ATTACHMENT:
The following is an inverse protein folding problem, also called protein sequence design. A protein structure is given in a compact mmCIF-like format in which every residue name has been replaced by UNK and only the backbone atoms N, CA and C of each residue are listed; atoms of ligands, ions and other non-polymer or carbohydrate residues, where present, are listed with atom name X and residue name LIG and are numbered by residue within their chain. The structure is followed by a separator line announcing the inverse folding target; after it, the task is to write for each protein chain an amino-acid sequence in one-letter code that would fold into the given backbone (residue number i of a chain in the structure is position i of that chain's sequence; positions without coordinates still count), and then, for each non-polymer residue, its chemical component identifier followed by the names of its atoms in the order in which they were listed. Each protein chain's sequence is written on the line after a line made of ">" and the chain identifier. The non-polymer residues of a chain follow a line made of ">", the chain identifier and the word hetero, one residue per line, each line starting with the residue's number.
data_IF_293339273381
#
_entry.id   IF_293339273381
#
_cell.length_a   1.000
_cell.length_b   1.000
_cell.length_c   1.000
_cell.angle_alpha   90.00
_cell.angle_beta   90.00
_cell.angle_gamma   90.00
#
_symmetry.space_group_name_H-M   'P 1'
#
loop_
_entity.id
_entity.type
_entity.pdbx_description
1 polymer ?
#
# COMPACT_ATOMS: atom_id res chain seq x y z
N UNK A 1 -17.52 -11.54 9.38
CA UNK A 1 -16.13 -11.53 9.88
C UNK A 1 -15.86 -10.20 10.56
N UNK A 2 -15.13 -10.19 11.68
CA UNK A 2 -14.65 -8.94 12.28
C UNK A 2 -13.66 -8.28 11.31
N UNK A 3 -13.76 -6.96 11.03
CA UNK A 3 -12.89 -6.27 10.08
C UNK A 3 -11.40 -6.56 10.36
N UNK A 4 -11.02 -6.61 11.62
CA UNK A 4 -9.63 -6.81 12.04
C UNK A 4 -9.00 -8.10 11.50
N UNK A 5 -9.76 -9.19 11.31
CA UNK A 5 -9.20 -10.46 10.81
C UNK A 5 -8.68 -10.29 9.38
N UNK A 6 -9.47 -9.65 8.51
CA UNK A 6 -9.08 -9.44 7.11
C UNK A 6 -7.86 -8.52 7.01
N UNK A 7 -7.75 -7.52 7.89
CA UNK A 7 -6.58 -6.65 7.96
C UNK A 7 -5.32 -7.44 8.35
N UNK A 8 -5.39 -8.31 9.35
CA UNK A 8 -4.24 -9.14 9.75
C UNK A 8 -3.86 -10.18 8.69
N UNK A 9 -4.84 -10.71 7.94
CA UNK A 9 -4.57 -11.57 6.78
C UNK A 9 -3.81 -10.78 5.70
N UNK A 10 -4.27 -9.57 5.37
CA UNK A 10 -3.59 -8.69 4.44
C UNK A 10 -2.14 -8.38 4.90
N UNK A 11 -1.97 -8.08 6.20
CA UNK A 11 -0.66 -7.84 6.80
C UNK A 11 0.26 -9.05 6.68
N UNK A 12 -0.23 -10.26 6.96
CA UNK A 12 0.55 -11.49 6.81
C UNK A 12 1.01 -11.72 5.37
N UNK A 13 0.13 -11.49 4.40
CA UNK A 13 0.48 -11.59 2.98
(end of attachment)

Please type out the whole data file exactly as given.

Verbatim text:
The following is an inverse protein folding problem, also called protein sequence design. A protein structure is given in a compact mmCIF-like format in which every residue name has been replaced by UNK and only the backbone atoms N, CA and C of each residue are listed; atoms of ligands, ions and other non-polymer or carbohydrate residues, where present, are listed with atom name X and residue name LIG and are numbered by residue within their chain. The structure is followed by a separator line announcing the inverse folding target; after it, the task is to write for each protein chain an amino-acid sequence in one-letter code that would fold into the given backbone (residue number i of a chain in the structure is position i of that chain's sequence; positions without coordinates still count), and then, for each non-polymer residue, its chemical component identifier followed by the names of its atoms in the order in which they were listed. Each protein chain's sequence is written on the line after a line made of ">" and the chain identifier. The non-polymer residues of a chain follow a line made of ">", the chain identifier and the word hetero, one residue per line, each line starting with the residue's number.
data_IF_293339273381
#
_entry.id   IF_293339273381
#
_cell.length_a   1.000
_cell.length_b   1.000
_cell.length_c   1.000
_cell.angle_alpha   90.00
_cell.angle_beta   90.00
_cell.angle_gamma   90.00
#
_symmetry.space_group_name_H-M   'P 1'
#
loop_
_entity.id
_entity.type
_entity.pdbx_description
1 polymer ?
#
# COMPACT_ATOMS: atom_id res chain seq x y z
N UNK A 1 -17.52 -11.54 9.38
CA UNK A 1 -16.13 -11.53 9.88
C UNK A 1 -15.86 -10.20 10.56
N UNK A 2 -15.13 -10.19 11.68
CA UNK A 2 -14.65 -8.94 12.28
C UNK A 2 -13.66 -8.28 11.31
N UNK A 3 -13.76 -6.96 11.03
CA UNK A 3 -12.89 -6.27 10.08
C UNK A 3 -11.40 -6.56 10.36
N UNK A 4 -11.02 -6.61 11.62
CA UNK A 4 -9.63 -6.81 12.04
C UNK A 4 -9.00 -8.10 11.50
N UNK A 5 -9.76 -9.19 11.31
CA UNK A 5 -9.20 -10.46 10.81
C UNK A 5 -8.68 -10.29 9.38
N UNK A 6 -9.47 -9.65 8.51
CA UNK A 6 -9.08 -9.44 7.11
C UNK A 6 -7.86 -8.52 7.01
N UNK A 7 -7.75 -7.52 7.89
CA UNK A 7 -6.58 -6.65 7.96
C UNK A 7 -5.32 -7.44 8.35
N UNK A 8 -5.39 -8.31 9.35
CA UNK A 8 -4.24 -9.14 9.75
C UNK A 8 -3.86 -10.18 8.69
N UNK A 9 -4.84 -10.71 7.94
CA UNK A 9 -4.57 -11.57 6.78
C UNK A 9 -3.81 -10.78 5.70
N UNK A 10 -4.27 -9.57 5.37
CA UNK A 10 -3.59 -8.69 4.44
C UNK A 10 -2.14 -8.38 4.90
N UNK A 11 -1.97 -8.08 6.20
CA UNK A 11 -0.66 -7.84 6.80
C UNK A 11 0.26 -9.05 6.68
N UNK A 12 -0.23 -10.26 6.96
CA UNK A 12 0.55 -11.49 6.81
C UNK A 12 1.01 -11.72 5.37
N UNK A 13 0.13 -11.49 4.40
CA UNK A 13 0.48 -11.59 2.98